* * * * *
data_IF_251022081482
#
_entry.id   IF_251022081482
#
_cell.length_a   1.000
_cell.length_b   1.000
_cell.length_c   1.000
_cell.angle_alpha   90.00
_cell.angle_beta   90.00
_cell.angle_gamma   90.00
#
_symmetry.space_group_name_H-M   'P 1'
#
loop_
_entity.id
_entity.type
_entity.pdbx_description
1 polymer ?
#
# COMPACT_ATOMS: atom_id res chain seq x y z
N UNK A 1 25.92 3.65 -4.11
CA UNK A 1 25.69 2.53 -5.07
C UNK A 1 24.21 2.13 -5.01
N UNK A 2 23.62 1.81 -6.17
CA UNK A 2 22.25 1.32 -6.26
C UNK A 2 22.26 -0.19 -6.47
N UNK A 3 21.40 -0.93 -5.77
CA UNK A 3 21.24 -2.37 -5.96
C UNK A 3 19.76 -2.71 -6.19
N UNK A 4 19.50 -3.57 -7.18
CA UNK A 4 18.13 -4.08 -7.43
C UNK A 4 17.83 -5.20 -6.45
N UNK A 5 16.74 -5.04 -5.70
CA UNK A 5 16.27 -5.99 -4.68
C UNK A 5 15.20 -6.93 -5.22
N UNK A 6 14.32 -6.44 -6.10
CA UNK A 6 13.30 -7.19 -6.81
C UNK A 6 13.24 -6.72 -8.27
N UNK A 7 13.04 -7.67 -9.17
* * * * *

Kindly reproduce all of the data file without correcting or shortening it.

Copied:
data_IF_251022081482
#
_entry.id   IF_251022081482
#
_cell.length_a   1.000
_cell.length_b   1.000
_cell.length_c   1.000
_cell.angle_alpha   90.00
_cell.angle_beta   90.00
_cell.angle_gamma   90.00
#
_symmetry.space_group_name_H-M   'P 1'
#
loop_
_entity.id
_entity.type
_entity.pdbx_description
1 polymer ?
#
# COMPACT_ATOMS: atom_id res chain seq x y z
N UNK A 1 25.92 3.65 -4.11
CA UNK A 1 25.69 2.53 -5.07
C UNK A 1 24.21 2.13 -5.01
N UNK A 2 23.62 1.81 -6.17
CA UNK A 2 22.25 1.32 -6.26
C UNK A 2 22.26 -0.19 -6.47
N UNK A 3 21.40 -0.93 -5.77
CA UNK A 3 21.24 -2.37 -5.96
C UNK A 3 19.76 -2.71 -6.19
N UNK A 4 19.50 -3.57 -7.18
CA UNK A 4 18.13 -4.08 -7.43
C UNK A 4 17.83 -5.20 -6.45
N UNK A 5 16.74 -5.04 -5.70
CA UNK A 5 16.27 -5.99 -4.68
C UNK A 5 15.20 -6.93 -5.22
N UNK A 6 14.32 -6.44 -6.10
CA UNK A 6 13.30 -7.19 -6.81
C UNK A 6 13.24 -6.72 -8.27
N UNK A 7 13.04 -7.67 -9.17